Who were the promoters of the Boston campaign for public primary schools? The names meant nothing to me, and I had to become a historical detective, a tracer of obscure biographical data, before there emerged an interesting pattern that revealed not only a fascinating network of people in action from about 1805 to 1850 but also the ideas that motivated them. It took me a full year to get a handle on all of this, mainly because nothing in my previous reading or education had prepared me for what I was to uncover. Now, after the fact, it doesn't seem quite so earthshaking, but it has so completely changed my view of American and world history that I find it very difficult now to read the standard historical texts without becoming upset. The distortion in these texts is so great that it is not really a matter of simply revising history to correct it, but of actually telling it for the first time.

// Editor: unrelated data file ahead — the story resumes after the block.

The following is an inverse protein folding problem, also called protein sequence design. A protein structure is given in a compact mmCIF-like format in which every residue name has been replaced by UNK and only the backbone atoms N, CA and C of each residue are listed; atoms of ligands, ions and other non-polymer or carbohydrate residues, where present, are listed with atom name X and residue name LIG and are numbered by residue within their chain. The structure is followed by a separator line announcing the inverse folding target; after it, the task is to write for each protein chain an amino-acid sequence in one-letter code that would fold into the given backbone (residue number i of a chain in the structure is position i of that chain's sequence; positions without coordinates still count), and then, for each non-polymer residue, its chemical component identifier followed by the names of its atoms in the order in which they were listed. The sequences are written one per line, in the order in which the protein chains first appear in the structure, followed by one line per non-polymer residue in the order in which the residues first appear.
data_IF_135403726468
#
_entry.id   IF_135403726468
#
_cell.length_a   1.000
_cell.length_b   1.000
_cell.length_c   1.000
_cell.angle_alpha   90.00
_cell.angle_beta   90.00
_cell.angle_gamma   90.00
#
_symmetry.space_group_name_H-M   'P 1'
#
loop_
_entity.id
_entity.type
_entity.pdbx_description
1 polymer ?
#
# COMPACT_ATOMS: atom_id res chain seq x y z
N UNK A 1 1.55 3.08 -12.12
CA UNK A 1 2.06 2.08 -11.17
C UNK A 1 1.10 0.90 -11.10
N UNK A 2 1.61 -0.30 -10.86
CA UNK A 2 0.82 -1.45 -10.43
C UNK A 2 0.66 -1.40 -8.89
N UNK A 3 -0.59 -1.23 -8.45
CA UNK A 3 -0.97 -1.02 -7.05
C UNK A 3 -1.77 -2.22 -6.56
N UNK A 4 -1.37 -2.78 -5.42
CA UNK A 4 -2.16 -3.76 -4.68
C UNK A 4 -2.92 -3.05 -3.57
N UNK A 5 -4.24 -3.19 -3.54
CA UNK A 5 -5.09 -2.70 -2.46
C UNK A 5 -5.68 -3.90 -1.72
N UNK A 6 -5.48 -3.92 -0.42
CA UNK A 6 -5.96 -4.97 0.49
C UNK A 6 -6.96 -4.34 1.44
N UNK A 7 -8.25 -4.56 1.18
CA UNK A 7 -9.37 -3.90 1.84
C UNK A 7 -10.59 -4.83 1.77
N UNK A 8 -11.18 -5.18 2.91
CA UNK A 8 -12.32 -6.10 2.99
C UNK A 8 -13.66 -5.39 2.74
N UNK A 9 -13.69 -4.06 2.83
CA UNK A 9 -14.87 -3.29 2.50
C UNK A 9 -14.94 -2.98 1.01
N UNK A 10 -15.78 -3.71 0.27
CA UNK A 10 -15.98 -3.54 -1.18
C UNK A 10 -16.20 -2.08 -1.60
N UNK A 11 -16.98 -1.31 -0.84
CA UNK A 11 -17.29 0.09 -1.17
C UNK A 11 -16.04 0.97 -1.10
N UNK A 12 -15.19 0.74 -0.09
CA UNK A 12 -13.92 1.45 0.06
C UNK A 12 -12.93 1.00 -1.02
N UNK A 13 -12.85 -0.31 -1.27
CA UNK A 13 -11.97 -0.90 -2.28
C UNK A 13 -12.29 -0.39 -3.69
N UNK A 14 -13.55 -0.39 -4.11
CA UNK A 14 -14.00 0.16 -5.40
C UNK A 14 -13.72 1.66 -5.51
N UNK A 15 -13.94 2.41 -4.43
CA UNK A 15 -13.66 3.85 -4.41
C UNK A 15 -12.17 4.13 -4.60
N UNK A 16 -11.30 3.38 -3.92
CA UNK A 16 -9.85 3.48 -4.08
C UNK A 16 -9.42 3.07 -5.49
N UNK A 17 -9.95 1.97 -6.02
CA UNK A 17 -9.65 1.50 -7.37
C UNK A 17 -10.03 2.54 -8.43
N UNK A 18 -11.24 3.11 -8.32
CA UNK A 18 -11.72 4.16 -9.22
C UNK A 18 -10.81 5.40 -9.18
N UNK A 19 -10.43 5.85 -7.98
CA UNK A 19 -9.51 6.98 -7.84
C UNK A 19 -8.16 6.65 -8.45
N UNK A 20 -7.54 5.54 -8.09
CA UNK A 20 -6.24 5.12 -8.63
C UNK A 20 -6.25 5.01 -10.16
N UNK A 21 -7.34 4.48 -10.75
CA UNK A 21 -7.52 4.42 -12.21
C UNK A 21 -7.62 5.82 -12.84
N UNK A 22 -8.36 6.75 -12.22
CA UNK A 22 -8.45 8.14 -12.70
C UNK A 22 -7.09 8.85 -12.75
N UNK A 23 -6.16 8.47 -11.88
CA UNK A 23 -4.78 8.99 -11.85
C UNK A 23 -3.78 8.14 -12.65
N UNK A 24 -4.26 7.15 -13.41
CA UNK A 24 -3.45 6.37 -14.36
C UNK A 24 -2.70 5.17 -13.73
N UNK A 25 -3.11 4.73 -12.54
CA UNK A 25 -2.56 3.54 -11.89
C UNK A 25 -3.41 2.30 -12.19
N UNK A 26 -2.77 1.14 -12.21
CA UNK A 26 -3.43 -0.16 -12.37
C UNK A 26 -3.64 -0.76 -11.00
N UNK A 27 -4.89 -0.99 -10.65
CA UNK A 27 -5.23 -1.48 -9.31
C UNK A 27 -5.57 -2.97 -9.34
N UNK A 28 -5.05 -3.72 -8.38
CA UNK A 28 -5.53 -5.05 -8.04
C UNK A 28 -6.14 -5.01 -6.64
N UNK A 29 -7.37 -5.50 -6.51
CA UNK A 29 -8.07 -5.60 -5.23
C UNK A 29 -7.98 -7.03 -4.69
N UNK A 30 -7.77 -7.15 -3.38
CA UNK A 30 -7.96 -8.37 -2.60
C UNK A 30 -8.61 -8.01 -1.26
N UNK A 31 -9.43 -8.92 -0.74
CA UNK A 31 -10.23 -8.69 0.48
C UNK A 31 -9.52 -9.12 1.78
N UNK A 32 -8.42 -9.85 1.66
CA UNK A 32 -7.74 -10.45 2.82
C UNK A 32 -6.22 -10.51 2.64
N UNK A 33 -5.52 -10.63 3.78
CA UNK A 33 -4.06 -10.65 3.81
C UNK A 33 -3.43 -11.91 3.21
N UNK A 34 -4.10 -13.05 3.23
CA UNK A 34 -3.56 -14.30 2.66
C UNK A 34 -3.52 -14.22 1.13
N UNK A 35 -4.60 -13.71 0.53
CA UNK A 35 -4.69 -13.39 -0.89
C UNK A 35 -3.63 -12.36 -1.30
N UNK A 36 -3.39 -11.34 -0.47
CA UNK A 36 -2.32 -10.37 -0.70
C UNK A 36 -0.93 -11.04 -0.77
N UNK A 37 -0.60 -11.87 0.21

MAN AND GOD The first 50 years of American history are generally passed over lightly by scholars on their way from the Revolution to the Civil War. We know some general facts about the period: the framing of the Constitution, the Louisiana Purchase, the War of 1812, the Battle of New Orleans, the Jacksonian era. But we are seldom made aware of the incredible intellectual and philosophical changes that were taking place in that transition period from preindustrial to industrial society. The emphasis in the history books is always on political and military events interlaced with material progress: the invention of the steamboat, the development of the railroads, the invention of the cotton gin.

But what also took place during that period was an intellectual event of great importance—probably the most important in American history: the takeover of Harvard by the Unitarians in 1805 and the expulsion of the Calvinists. That takeover made Harvard not only the citadel of religious and moral liberalism but also the citadel of anti-Calvinism. It took me months to understand the significance of all of this because it required a detailed study of Calvinism and the rise of the Unitarian heresy in the heart of the Puritan commonwealth. But when I did, the intellectual history of America suddenly began to make much more sense, for no event has had a greater long-range influence on American intellectual, cultural, and political life than this one.